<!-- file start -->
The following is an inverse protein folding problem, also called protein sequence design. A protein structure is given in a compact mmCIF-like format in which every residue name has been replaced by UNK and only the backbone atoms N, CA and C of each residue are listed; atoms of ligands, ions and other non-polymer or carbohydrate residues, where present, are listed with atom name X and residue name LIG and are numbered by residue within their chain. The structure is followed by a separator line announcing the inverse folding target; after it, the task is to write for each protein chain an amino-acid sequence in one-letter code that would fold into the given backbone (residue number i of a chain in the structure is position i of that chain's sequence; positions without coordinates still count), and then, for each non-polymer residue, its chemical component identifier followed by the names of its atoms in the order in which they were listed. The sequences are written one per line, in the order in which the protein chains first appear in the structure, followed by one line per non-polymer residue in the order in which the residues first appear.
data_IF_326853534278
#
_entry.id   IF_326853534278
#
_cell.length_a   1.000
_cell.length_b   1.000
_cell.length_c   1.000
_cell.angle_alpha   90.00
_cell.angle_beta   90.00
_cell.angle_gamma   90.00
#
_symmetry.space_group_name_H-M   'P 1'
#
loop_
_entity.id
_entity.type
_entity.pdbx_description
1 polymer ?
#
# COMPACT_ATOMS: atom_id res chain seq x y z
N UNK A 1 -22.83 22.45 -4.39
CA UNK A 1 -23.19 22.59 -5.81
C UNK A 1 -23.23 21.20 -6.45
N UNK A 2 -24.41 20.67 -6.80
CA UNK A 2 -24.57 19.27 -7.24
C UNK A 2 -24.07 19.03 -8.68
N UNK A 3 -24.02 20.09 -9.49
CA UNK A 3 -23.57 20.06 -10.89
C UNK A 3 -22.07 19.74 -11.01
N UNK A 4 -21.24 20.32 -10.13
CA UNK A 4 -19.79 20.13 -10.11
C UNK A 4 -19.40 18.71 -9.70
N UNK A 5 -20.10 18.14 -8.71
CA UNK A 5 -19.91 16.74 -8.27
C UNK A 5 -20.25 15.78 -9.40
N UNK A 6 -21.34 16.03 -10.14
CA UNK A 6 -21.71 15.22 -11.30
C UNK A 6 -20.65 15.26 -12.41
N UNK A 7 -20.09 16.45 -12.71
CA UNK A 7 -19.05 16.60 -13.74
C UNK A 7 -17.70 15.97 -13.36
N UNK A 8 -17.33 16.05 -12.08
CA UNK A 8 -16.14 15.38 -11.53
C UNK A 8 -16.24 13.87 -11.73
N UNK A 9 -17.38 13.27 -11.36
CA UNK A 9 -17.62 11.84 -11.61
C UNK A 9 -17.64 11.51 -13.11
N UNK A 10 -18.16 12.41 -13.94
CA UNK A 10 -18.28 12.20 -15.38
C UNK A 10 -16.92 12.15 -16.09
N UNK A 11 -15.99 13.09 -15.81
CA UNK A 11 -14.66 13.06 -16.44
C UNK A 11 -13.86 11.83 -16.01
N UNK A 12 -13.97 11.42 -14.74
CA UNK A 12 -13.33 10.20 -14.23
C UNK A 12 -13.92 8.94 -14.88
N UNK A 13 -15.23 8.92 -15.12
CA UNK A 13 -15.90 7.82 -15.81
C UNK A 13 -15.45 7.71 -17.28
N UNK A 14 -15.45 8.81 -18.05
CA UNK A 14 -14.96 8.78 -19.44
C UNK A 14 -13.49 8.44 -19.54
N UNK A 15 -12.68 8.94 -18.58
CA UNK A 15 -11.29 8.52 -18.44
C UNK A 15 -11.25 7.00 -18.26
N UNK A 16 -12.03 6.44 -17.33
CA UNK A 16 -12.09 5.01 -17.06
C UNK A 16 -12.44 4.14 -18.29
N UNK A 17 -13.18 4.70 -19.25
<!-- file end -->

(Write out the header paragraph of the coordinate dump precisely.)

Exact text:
The following is an inverse protein folding problem, also called protein sequence design. A protein structure is given in a compact mmCIF-like format in which every residue name has been replaced by UNK and only the backbone atoms N, CA and C of each residue are listed; atoms of ligands, ions and other non-polymer or carbohydrate residues, where present, are listed with atom name X and residue name LIG and are numbered by residue within their chain. The structure is followed by a separator line announcing the inverse folding target; after it, the task is to write for each protein chain an amino-acid sequence in one-letter code that would fold into the given backbone (residue number i of a chain in the structure is position i of that chain's sequence; positions without coordinates still count), and then, for each non-polymer residue, its chemical component identifier followed by the names of its atoms in the order in which they were listed. The sequences are written one per line, in the order in which the protein chains first appear in the structure, followed by one line per non-polymer residue in the order in which the residues first appear.